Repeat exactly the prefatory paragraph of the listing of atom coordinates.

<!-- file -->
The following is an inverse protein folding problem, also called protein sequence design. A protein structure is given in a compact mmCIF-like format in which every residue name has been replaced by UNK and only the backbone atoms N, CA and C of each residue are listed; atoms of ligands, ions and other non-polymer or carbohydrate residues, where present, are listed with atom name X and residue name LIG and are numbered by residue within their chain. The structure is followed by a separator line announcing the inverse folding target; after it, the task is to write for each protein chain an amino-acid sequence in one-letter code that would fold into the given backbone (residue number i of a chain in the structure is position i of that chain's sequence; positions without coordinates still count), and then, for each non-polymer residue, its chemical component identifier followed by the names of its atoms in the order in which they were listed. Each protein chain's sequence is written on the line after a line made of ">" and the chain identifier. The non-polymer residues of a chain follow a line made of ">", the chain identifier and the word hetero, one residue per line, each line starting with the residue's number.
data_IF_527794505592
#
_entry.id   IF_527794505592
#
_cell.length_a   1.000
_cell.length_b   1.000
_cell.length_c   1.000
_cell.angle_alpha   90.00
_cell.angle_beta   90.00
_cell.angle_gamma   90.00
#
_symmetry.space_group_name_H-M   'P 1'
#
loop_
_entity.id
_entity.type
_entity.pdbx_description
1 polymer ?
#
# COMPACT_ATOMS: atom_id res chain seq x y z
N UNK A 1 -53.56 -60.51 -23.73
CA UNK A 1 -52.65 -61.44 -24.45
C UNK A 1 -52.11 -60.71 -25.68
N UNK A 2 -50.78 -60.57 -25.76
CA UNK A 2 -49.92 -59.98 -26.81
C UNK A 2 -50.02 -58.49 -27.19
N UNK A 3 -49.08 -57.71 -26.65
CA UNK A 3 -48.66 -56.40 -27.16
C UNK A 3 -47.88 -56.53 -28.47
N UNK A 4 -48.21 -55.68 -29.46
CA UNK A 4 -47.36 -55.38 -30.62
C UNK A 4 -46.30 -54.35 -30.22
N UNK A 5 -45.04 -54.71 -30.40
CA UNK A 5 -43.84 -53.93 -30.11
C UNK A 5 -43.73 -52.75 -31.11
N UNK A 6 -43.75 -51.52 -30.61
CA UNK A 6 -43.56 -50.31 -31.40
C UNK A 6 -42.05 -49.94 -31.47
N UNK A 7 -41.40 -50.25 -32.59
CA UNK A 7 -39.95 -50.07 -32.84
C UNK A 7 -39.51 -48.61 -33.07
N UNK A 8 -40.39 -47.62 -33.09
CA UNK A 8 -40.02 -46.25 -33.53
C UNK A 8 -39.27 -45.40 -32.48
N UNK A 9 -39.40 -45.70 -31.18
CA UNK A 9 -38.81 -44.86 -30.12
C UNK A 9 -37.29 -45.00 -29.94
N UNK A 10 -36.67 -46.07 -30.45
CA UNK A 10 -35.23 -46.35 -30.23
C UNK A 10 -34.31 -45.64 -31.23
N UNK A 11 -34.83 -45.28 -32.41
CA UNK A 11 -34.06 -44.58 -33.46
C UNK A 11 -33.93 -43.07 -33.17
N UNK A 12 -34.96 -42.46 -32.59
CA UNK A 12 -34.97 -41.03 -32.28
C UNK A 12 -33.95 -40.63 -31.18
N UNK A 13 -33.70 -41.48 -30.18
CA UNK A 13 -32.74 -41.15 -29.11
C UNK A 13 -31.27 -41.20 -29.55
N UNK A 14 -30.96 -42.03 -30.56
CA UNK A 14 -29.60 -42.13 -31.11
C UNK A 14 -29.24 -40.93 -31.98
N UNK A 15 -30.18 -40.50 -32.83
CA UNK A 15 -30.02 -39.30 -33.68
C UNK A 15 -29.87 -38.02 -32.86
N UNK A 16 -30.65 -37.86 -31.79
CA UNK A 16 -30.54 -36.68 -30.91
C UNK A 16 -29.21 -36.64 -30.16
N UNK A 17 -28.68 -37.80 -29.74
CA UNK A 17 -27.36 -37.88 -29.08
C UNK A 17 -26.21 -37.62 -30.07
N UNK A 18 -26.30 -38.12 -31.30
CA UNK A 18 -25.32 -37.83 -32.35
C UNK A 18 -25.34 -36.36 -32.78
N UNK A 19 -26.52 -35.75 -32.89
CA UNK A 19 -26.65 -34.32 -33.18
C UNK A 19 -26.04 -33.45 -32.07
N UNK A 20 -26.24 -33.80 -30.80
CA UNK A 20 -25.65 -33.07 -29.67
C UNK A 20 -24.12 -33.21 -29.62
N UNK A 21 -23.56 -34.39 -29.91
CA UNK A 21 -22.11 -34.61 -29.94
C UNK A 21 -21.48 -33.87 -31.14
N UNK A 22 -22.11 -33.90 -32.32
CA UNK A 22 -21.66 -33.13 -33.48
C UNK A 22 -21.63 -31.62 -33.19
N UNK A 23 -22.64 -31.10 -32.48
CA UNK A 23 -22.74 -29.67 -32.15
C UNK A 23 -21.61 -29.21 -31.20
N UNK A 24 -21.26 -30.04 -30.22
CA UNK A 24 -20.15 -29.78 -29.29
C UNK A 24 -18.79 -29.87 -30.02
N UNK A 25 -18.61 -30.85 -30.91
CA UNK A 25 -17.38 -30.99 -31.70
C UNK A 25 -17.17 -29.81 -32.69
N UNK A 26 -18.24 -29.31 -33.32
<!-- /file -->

The following is an inverse protein folding problem, also called protein sequence design. A protein structure is given in a compact mmCIF-like format in which every residue name has been replaced by UNK and only the backbone atoms N, CA and C of each residue are listed; atoms of ligands, ions and other non-polymer or carbohydrate residues, where present, are listed with atom name X and residue name LIG and are numbered by residue within their chain. The structure is followed by a separator line announcing the inverse folding target; after it, the task is to write for each protein chain an amino-acid sequence in one-letter code that would fold into the given backbone (residue number i of a chain in the structure is position i of that chain's sequence; positions without coordinates still count), and then, for each non-polymer residue, its chemical component identifier followed by the names of its atoms in the order in which they were listed. Each protein chain's sequence is written on the line after a line made of ">" and the chain identifier. The non-polymer residues of a chain follow a line made of ">", the chain identifier and the word hetero, one residue per line, each line starting with the residue's number.